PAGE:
Vole holds up work on £121m Great Yarmouth bridge where Second World War bomb exploded

The sighting of a vole held up work on Great Yarmouth's third crossing.
Credit: PA
Voles are protected in law and it is an offence to kill, injure or take them. Credit: PA

A £121m bridge project that was initially held up by an unexploded Second World War bomb has faced further delay – from a vole.

Work was temporarily stopped on the third river crossing that is under construction in Great Yarmouth, Norfolk, after builders found evidence of the small rodents.

While a “potential burrow” was identified, no voles were found and work was allowed to continue, Norfolk County Council said.

Voles are protected in law, under the Wildlife and Countryside Act 1981, and it is an offence to kill, injure or take them.

It is also an offence to disturb them in a place used for shelter or protection, or to damage, destroy or obstruct access to such a place.

The infrastructure project, named the Herring Bridge, previously faced delay in February when a 250kg bomb was found.

The device detonated while work to defuse it was taking place, with locals reporting that they felt buildings shake and that some car windows were broken, but nobody was injured.

Drone footage captured the moment the World War Two bomb went off in Great Yarmouth in February. Credit: Norfolk Police/Twitter

Graham Plant, cabinet member for highways, transport and infrastructure, told a Norfolk County Council meeting on Tuesday: “The bridge was obviously held up by a couple of things that went on.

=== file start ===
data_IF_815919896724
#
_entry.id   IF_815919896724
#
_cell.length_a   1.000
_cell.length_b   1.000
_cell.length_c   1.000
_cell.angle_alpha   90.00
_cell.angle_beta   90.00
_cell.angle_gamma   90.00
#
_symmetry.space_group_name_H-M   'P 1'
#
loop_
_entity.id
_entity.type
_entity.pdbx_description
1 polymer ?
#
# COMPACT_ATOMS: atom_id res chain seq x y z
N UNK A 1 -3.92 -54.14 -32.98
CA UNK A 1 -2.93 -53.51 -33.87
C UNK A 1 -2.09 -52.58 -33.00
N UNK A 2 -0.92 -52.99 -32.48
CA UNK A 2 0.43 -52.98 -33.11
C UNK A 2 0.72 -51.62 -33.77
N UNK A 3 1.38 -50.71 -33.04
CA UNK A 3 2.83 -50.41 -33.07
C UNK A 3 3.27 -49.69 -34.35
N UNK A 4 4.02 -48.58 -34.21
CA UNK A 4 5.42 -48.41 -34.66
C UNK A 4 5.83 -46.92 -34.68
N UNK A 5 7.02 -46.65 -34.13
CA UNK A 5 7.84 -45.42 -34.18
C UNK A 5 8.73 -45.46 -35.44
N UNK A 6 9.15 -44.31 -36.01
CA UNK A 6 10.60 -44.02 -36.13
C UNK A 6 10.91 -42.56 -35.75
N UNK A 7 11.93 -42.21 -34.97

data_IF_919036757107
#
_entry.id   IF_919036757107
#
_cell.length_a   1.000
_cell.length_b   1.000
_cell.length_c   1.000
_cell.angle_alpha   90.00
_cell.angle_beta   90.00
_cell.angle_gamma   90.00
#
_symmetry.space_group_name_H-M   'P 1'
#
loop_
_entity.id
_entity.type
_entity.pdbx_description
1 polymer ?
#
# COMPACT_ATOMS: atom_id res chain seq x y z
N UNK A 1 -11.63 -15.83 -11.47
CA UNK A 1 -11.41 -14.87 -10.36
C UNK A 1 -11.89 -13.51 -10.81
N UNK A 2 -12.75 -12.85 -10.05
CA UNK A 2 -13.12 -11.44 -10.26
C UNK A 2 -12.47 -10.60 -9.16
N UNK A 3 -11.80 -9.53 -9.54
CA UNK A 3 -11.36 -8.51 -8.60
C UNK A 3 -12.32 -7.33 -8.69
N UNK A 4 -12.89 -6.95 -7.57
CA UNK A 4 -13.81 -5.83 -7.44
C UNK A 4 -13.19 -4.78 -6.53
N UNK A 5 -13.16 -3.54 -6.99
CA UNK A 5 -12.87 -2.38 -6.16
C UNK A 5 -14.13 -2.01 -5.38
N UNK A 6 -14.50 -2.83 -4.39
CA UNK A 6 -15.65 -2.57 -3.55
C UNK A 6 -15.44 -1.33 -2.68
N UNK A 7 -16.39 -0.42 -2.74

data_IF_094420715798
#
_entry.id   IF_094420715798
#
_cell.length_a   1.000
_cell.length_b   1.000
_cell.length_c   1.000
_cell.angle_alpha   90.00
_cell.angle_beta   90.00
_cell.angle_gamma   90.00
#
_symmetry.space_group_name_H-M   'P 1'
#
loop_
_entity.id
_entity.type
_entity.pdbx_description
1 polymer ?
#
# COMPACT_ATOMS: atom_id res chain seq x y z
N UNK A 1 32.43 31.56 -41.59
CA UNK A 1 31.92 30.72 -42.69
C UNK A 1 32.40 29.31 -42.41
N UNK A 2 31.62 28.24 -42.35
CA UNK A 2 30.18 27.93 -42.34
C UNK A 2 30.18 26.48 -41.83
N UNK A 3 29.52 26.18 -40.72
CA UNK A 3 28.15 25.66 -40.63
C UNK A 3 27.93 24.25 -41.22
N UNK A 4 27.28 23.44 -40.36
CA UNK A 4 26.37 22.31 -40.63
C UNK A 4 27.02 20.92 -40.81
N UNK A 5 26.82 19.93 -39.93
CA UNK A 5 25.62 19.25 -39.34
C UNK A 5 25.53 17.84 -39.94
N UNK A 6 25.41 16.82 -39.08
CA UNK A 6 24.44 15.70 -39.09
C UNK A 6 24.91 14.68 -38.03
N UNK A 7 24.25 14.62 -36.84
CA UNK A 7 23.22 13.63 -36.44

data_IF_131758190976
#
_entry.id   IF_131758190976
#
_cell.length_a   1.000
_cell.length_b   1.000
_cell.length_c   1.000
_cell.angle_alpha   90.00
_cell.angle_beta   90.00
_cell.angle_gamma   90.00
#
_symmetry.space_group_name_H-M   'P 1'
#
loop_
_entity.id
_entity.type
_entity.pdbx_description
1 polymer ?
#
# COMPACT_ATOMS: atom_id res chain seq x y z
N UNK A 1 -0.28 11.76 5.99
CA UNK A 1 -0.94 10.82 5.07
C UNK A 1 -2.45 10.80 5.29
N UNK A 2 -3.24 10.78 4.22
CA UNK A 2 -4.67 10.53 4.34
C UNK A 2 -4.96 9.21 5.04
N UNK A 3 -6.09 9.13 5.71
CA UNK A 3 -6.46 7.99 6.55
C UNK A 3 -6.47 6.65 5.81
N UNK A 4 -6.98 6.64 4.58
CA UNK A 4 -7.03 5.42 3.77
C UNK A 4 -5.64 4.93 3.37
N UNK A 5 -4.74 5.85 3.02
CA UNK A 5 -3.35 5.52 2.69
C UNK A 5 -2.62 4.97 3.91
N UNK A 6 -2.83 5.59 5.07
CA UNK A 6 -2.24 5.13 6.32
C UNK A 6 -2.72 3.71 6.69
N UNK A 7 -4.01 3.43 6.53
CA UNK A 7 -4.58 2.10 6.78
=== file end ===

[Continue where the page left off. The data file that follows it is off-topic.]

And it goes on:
“One is obviously a bomb, and that held things up for at least 10 days because things had to be reinstituted after that.

“And believe it or not we had a visit from a vole, which are more highly protected than bats, and we had to find him a new home before work could continue.

“So unfortunately there’s about two or three weeks it was held back.”

He had been asked when the bridge was due to open, and replied: “I’m reliably informed around about September time the bridge will be open and operating.”

A Norfolk County Council spokesperson said: “We have always been aware of the presence of voles around the site perimeter and have managed our work in accordance with the relevant legislation.

“A potential burrow was recently identified in a new area close to where we were working so we took measures to protect it by creating an exclusion zone and called in ecological experts but no voles were found and no further action was required.”

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